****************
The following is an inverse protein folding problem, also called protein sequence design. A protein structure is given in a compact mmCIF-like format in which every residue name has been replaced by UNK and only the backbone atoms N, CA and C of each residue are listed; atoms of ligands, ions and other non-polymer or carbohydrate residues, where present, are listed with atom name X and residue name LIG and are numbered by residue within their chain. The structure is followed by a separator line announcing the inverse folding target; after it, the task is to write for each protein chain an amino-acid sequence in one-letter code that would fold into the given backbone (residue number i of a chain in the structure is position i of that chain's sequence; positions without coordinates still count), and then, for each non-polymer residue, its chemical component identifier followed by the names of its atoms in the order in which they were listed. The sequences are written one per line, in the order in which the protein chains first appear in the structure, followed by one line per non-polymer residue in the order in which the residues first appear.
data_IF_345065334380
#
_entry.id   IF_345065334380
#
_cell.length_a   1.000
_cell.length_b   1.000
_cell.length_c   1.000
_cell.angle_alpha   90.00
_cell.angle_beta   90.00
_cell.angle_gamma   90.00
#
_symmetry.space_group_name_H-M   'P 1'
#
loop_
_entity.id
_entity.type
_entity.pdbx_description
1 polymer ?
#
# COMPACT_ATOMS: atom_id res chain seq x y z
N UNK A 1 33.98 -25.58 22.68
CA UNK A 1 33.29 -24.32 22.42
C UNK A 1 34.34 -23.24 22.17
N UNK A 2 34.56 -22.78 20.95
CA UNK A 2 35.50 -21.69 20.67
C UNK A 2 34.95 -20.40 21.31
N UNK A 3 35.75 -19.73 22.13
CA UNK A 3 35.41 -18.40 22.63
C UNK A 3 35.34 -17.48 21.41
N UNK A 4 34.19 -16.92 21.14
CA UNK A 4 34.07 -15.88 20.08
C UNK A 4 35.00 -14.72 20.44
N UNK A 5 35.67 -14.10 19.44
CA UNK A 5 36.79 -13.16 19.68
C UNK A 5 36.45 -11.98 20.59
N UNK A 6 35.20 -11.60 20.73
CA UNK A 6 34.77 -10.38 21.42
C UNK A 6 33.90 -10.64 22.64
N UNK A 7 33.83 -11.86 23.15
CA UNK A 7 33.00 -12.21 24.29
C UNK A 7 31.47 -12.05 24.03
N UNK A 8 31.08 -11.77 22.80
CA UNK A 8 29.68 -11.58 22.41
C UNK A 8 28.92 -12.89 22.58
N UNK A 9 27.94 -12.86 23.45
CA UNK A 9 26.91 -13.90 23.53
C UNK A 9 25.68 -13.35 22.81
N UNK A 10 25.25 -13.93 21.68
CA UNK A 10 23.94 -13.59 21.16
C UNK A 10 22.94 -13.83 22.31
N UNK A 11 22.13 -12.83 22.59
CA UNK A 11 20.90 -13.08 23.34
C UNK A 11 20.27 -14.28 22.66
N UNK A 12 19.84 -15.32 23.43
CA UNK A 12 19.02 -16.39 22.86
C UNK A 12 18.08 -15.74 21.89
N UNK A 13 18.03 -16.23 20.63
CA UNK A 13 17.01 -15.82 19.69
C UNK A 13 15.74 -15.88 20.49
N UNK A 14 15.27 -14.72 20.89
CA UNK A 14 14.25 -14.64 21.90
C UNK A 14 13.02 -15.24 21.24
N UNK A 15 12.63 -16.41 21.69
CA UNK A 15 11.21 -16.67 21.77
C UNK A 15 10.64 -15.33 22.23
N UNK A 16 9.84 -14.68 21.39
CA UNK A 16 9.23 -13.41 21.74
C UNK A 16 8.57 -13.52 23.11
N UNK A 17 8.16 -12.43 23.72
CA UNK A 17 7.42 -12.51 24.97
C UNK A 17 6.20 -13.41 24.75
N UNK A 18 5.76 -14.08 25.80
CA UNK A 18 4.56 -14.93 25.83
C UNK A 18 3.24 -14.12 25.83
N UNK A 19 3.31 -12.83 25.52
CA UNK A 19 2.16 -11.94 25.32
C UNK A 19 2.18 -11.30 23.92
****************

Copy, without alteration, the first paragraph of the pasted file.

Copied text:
The following is an inverse protein folding problem, also called protein sequence design. A protein structure is given in a compact mmCIF-like format in which every residue name has been replaced by UNK and only the backbone atoms N, CA and C of each residue are listed; atoms of ligands, ions and other non-polymer or carbohydrate residues, where present, are listed with atom name X and residue name LIG and are numbered by residue within their chain. The structure is followed by a separator line announcing the inverse folding target; after it, the task is to write for each protein chain an amino-acid sequence in one-letter code that would fold into the given backbone (residue number i of a chain in the structure is position i of that chain's sequence; positions without coordinates still count), and then, for each non-polymer residue, its chemical component identifier followed by the names of its atoms in the order in which they were listed. The sequences are written one per line, in the order in which the protein chains first appear in the structure, followed by one line per non-polymer residue in the order in which the residues first appear.